Challenges that hinder the storage and sharing of research data in open RDRs were presented to the respondents. A total of 16 (27.6%) respondents indicated a lack of research data storage and sharing policies and guidelines posed a lot of difficulties for researchers. Table 7 presents challenges that hinder the storage and sharing of research data.

6. Discussion

The discussion in this study is presented based on the specific objectives as follows:

6.1 Awareness and usage of open RDRs amongst researchers

In this study, more than half of the respondents were not aware of the open RDRs for storing and sharing their research data. Most of them were using their personal devices to store and share their research data. Goben and Sandusky (2020) warned that using personal devices has drawbacks because of previous reliance on decentralised servers, laptops, printouts, or hard drives stashed under a desk, which has resulted in ongoing and frequent research data loss. Few respondents were using open RDRs for their research data storage and sharing. Most of them were using Zenodo Repository to store their research data other than open RDRs such as Dryad, Figshare and Mendeley. Similar findings were reported by Sicilia et al. (2017), who found that 3,828 research data were kept in Zenodo at the time of data extraction. Despite storing research data, Zenodo allows the publication of any research output, including papers, posters and presentations (Assante et al., 2016).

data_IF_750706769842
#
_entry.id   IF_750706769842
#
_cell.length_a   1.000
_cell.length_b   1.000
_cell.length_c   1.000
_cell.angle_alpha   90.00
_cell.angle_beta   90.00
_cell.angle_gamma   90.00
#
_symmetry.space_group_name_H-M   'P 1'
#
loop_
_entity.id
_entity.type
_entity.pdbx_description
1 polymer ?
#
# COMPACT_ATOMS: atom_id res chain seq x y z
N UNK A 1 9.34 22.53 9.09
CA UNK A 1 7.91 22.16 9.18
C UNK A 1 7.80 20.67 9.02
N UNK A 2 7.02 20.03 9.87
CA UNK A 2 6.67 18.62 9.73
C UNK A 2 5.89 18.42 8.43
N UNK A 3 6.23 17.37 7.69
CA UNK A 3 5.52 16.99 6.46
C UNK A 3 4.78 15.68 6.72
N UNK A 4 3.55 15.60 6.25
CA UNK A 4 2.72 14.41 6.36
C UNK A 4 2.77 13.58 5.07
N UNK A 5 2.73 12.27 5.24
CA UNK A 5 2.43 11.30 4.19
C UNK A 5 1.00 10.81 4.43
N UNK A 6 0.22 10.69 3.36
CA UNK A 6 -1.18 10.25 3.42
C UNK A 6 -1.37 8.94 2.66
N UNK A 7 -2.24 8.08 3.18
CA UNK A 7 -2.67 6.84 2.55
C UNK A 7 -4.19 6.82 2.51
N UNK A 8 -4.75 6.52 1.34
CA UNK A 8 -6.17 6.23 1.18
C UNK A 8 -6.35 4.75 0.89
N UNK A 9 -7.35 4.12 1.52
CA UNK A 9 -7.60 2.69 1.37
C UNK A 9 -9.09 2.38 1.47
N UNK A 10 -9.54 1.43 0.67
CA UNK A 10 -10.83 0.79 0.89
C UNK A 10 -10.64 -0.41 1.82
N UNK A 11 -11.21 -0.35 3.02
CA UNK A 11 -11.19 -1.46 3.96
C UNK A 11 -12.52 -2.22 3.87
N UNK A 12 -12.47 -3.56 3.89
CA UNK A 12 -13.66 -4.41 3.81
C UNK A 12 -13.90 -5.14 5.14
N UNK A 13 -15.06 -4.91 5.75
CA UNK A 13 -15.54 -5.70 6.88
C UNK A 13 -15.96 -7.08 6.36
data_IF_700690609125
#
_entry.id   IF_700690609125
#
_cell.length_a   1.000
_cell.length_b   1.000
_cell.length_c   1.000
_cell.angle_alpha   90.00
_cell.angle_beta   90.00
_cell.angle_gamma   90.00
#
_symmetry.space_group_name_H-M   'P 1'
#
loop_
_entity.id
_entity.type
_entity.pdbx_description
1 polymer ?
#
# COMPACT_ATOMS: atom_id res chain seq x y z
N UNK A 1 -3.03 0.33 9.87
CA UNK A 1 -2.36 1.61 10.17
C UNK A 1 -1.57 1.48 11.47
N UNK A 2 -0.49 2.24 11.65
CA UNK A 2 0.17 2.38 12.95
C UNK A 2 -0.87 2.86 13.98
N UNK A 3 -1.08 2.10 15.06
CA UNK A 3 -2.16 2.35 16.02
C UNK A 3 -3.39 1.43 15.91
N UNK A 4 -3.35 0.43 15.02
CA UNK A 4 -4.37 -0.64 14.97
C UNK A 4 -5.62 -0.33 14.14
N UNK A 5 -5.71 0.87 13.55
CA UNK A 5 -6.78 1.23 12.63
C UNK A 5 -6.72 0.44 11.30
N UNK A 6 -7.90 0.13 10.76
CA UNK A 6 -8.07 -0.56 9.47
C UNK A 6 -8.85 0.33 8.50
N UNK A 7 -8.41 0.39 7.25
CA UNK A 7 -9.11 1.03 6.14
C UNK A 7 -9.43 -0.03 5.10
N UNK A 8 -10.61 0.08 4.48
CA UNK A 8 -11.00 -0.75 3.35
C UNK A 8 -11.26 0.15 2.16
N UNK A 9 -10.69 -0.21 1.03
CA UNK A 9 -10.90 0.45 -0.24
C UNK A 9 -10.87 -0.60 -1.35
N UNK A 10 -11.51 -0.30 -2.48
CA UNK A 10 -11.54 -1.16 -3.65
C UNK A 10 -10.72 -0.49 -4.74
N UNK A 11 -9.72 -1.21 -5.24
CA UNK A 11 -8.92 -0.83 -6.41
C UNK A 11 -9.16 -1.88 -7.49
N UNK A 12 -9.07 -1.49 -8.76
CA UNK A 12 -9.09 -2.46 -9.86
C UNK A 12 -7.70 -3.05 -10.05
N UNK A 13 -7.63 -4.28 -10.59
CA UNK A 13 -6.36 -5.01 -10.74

6.2 Willingness to share research data

Many respondents expressed a lack of willingness to share their research data. Only a total of 10 (17%) out of 58 respondents were willing to share their research data. The present study revealed different reasons provided by respondents for not sharing their research data using open RDRs. Majority of them presented a lack of ownership after storing their data in most of the open RDRs, whereas others presented a lack of long-term preservation of research data. The absence of ownership after storing research data in the majority of open RDRs was also supported by other studies (Austin et al., 2015; Bangani and Moyo, 2019; Bezuidenhout, 2019; Michener, 2015; Thoegersen and Borlund, 2021). Austin et al. (2015) added that a lack of ownership rights prohibits researchers to deposit their data in repositories for open access. Other studies presented various reasons for not sharing research data. Longo and Drazen (2016) underlined inadequate attribution, Science et al. (2019) discovered a lack of incentives for researchers to share research data as well as an inadequate infrastructure for storage and sharing of research data. Inappropriate use of the shared data, costs associated with data storage and sharing, or the trialist's ability to have a fair opportunity to publish research using the data set first were amongst the hurdles to sharing clinical trial data discovered by Rathi et al. (2012) and Ross and Krumholz (2013). Abele-Brehm et al. (2019) found that researchers possess some fears regarding sharing research data, however, such fears are highest amongst early career researchers and lowest amongst professors. It will be interesting to find out from other studies if such reasons inhibit data sharing in other academic environments.

6.3 Role of higher learning institutions in supporting data storage and sharing